Perhaps think again, and perhaps cycle again?

Read my previous Celebration of Cycling post here.

You can see my bike related posts here: bike

Butternut Squash Soup…

September 3, 2017
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We were recently given a whopper of a butternut squash by a friend with an allotment. Thanks H.

And so to add to our store of Green Bean Soup, we now have 5 packs of BNS soup in the freezer, (as well as roast BNS with our roast today).

And so for our take on BNS Soup:

  • 1 large BNS.
  • 2 Onions
  • A helping of lazy Garlic (to your taste)
  • A teaspoon of lazy Chillies.
  • 1.5 litres of veg stock

 

  1. Peel and chop the BNS (see here), drizzle with oil & seasoning, and roast for 20-30mins (to your liking). We also roasted some carrots that we had left in the bottom of the veg tray! Add what you wish!
  2. Fry the onions, and add the garlic and chillies.
  3. Add the veg stock and the roasted veg and simmer for 20-30mins.
  4. Allow to cool a tad, and then wizz with a blender to your desired consistency. It will blend to a thick saucy soup. To serve, you may wish to dilute the mixture with hot water to your liking
  5. Eat a portion or two, with some crusty bread and real butter! Nice!
  6. Cool and freeze the rest! Ready for the cooler months approaching.

Happy Autumn!   Other recipes here ‘Recipes’

A walk around Goscote…

August 28, 2017

You may have seen some of the walks we’ve posted before here: ‘walks’.  Unlike the other walks, if you live in Goscote, this involves no car.

We tend to say, there’s no nice walk around Goscote, you need to drive somewhere, but actually, there is.

Below is a simple 7 miler, that circles around Wreake Valley School pass by The Gate Hangs Well pub (after a swift half) , up the River Wreake pass the Beedles Lake Golf Course, skirt Ratcliffe on the Wreake, pass Reasby Mill Cottage, through Reasby (another swift half), and back through Goscote.

You can cut it short if you use Broome Lane to cut off the Rearsby/Ratcliffe bit if you want.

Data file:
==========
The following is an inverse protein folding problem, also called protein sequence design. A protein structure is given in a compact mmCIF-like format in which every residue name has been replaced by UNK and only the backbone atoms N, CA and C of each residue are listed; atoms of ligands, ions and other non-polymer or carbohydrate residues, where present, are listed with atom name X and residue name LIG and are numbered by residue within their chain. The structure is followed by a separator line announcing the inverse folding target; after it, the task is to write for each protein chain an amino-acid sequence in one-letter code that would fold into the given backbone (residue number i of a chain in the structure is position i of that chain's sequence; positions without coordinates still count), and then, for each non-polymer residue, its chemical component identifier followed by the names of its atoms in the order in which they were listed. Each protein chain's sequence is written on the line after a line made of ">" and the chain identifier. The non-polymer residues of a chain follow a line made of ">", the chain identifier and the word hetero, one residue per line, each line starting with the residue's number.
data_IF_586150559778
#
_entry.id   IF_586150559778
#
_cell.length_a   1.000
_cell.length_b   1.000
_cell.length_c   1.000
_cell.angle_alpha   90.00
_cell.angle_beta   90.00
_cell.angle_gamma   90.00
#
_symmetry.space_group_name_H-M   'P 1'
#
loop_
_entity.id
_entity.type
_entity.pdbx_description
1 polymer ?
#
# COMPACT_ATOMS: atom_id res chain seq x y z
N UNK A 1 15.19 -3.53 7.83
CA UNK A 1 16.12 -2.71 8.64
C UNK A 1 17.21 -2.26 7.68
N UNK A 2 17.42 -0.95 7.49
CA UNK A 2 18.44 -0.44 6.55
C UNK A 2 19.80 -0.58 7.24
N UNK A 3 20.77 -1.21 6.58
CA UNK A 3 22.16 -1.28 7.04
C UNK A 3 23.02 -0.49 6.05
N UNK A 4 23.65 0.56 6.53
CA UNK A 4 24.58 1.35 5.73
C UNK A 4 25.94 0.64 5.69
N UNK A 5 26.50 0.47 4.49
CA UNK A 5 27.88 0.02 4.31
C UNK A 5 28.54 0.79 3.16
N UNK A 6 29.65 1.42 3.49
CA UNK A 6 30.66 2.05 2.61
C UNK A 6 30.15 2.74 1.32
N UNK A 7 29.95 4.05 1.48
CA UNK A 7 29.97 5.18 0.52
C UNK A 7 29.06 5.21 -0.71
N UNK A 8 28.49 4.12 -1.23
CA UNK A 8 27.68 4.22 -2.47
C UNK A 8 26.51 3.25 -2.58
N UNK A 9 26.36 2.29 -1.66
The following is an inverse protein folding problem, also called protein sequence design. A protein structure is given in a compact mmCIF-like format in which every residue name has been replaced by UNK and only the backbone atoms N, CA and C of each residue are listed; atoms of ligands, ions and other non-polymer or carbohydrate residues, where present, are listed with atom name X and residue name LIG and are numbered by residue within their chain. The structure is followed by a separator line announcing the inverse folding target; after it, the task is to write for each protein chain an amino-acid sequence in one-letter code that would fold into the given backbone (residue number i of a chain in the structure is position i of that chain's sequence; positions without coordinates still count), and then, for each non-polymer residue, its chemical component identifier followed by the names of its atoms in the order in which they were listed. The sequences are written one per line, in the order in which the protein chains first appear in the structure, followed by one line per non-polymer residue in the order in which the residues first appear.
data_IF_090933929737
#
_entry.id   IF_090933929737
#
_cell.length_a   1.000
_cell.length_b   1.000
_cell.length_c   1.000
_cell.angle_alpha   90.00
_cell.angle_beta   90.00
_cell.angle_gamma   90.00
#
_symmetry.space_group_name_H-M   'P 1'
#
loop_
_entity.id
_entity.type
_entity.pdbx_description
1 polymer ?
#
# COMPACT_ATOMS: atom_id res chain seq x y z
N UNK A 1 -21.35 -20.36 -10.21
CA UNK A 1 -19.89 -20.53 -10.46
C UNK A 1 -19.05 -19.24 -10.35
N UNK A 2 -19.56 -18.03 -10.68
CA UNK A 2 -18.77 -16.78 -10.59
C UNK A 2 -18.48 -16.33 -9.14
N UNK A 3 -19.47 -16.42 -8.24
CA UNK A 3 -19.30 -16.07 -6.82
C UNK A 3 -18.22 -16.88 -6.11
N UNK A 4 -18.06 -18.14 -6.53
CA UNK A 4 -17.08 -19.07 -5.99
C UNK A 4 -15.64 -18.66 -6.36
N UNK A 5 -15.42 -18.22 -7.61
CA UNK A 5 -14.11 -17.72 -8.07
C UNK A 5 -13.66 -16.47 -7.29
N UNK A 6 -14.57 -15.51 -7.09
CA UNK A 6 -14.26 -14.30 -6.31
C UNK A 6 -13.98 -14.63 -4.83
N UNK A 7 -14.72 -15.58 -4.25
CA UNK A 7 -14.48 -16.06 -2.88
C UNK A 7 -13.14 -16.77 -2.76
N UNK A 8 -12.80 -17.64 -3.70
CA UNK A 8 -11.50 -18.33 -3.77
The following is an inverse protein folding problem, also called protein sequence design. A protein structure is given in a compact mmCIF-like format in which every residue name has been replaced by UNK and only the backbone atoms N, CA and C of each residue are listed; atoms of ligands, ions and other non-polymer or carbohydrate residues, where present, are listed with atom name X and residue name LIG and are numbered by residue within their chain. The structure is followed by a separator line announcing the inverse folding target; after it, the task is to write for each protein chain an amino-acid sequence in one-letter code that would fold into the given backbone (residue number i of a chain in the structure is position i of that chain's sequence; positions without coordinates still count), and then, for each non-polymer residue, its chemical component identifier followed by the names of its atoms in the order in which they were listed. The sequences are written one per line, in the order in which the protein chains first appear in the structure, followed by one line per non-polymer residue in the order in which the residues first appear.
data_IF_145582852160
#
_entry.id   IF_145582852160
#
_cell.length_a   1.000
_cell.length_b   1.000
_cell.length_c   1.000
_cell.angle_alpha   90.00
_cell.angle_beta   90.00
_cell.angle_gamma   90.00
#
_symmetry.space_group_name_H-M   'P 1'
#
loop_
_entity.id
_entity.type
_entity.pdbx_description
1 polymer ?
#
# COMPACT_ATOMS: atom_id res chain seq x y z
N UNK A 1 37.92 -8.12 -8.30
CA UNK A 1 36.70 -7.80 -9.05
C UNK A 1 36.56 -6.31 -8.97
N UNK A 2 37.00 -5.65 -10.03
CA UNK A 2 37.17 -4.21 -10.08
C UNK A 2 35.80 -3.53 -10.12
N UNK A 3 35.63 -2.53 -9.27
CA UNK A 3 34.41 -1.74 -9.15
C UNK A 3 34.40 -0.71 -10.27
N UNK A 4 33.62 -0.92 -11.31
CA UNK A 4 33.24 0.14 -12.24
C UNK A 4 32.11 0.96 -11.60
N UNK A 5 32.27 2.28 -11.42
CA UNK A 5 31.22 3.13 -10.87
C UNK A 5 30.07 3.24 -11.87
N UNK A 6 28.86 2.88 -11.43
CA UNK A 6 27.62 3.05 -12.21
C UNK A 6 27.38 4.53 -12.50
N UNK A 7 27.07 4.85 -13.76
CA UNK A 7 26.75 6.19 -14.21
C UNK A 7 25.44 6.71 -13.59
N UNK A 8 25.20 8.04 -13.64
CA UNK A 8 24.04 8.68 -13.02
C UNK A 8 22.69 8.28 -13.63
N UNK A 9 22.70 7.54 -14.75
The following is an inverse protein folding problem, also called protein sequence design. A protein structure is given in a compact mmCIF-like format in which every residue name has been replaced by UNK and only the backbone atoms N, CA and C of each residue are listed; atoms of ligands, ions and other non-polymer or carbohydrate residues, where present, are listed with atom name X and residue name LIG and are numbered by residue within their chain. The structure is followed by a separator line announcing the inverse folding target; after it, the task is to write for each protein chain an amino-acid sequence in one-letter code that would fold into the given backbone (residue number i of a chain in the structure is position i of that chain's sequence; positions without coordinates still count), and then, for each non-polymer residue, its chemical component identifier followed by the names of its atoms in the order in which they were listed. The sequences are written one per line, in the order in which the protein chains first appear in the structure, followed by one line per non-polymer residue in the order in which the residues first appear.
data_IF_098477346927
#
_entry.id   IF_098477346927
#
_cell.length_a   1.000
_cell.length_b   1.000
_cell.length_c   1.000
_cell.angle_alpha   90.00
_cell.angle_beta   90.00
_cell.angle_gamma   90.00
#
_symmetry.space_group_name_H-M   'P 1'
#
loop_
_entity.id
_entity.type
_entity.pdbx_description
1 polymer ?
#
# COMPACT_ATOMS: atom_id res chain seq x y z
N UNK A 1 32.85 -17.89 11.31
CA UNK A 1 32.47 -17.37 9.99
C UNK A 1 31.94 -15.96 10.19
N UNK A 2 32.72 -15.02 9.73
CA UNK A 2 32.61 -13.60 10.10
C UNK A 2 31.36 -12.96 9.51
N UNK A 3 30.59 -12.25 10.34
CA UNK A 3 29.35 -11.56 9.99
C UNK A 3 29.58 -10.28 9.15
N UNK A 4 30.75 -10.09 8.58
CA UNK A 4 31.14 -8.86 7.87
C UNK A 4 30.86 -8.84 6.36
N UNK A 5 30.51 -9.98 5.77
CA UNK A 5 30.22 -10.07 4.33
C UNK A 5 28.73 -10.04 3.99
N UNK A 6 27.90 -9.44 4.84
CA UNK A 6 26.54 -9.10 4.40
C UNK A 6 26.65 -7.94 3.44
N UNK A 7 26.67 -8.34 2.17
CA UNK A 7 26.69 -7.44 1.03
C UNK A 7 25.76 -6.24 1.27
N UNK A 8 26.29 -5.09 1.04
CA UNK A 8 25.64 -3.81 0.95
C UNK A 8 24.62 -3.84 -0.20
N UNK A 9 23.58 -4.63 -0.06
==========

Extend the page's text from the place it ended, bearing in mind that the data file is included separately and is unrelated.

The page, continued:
Yes, there are a few cow and sheep fields, there will be mud if it’s been raining and at the height of growth there may be some nettles to pass by, but that’s all part of walking in the great out doors I guess.

Happy walking!

 

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Another walk we extended recently is below. This one’s about 8 miles, and circles from Barrow-upon-Soar, along the Rover Soar, through Mountsorrel, around Buddon Wood Quarry, skirting Swithland Reservoir, through Quorn and back to Barrow.

Both of these walks are right on our doorstep (for those who live here) and have some beautiful aspects. You will never find them if you don’t venture forth.

Like reading, fresh air and ‘the natural’ can be good for you. Search wild, nature…

NaturePrescript

Check out http://www.viewranger.com/en-gb# if where there’s a load of free tracks already checked and mapped.

The Library Angel?

August 19, 2017

I’m not a big reader, and I can’t pretend to know much about literature, or the intricacies and artistry of the English language. I am a Cornishman, and schooled in a Grange Hill fashion during the 1980s my CSE in English Language was perhaps achieved against the odds. My Degree in Creative Arts was also achieved without mastery of the English language.

Despite the above, I and many others can appreciate a good story and a good book.

I remember as a boy encountering the phenomenon of ‘the library angel’. The idea that, seemingly without direction, one might encounter the right book at the right time. You might wonder the shelves of the local library not knowing what might pique your interest. Without ambition or reason, a book would be seen, picked up, often at a moment of resignation. There’s probably a dozen or so times this has happened to me, where the said book turns out to be an illumination, a stimulation, a joy and an energising tonic!   Of course, there’s no real mystery in ‘the library angel’, one seeks, one decides to venture down a certain aisle, one chooses to look at a certain shelf, and one picks up the stimulating title. Or does one?

Although I am not a big reader, I have enjoyed numerous good reads at different stages of my life to-date. From frippery like the Jonasson’s ‘The Hundred-Year-Old Man Who Climbed Out the Window and Disappeared’, through Stewart’s optimistic ‘Driving Over Lemons’, to my hallucinatory reading of Faulks’ ‘Birdsong’.